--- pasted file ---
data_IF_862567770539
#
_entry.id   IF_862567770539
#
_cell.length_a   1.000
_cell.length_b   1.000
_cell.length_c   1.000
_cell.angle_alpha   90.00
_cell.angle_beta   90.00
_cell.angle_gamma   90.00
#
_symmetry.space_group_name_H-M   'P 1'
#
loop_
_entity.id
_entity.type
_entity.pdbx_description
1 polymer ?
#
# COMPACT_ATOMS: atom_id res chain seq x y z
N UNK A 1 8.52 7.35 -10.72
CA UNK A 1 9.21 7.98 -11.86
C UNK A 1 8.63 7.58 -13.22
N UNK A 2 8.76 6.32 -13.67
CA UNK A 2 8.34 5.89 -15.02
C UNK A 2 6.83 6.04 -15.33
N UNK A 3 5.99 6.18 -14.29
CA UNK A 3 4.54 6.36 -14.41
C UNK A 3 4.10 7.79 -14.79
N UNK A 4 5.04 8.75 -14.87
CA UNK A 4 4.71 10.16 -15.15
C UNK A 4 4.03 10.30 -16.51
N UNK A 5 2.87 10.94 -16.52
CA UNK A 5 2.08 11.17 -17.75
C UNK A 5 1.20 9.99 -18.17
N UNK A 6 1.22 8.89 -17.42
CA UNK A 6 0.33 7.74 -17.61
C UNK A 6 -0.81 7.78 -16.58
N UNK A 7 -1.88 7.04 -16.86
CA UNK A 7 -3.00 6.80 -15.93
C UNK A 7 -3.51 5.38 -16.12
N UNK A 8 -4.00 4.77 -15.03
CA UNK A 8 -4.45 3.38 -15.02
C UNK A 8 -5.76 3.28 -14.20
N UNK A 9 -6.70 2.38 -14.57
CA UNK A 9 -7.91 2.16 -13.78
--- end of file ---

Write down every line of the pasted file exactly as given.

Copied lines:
data_IF_862567770539
#
_entry.id   IF_862567770539
#
_cell.length_a   1.000
_cell.length_b   1.000
_cell.length_c   1.000
_cell.angle_alpha   90.00
_cell.angle_beta   90.00
_cell.angle_gamma   90.00
#
_symmetry.space_group_name_H-M   'P 1'
#
loop_
_entity.id
_entity.type
_entity.pdbx_description
1 polymer ?
#
# COMPACT_ATOMS: atom_id res chain seq x y z
N UNK A 1 8.52 7.35 -10.72
CA UNK A 1 9.21 7.98 -11.86
C UNK A 1 8.63 7.58 -13.22
N UNK A 2 8.76 6.32 -13.67
CA UNK A 2 8.34 5.89 -15.02
C UNK A 2 6.83 6.04 -15.33
N UNK A 3 5.99 6.18 -14.29
CA UNK A 3 4.54 6.36 -14.41
C UNK A 3 4.10 7.79 -14.79
N UNK A 4 5.04 8.75 -14.87
CA UNK A 4 4.71 10.16 -15.15
C UNK A 4 4.03 10.30 -16.51
N UNK A 5 2.87 10.94 -16.52
CA UNK A 5 2.08 11.17 -17.75
C UNK A 5 1.20 9.99 -18.17
N UNK A 6 1.22 8.89 -17.42
CA UNK A 6 0.33 7.74 -17.61
C UNK A 6 -0.81 7.78 -16.58
N UNK A 7 -1.88 7.04 -16.86
CA UNK A 7 -3.00 6.80 -15.93
C UNK A 7 -3.51 5.38 -16.12
N UNK A 8 -4.00 4.77 -15.03
CA UNK A 8 -4.45 3.38 -15.02
C UNK A 8 -5.76 3.28 -14.20
N UNK A 9 -6.70 2.38 -14.57
CA UNK A 9 -7.91 2.16 -13.78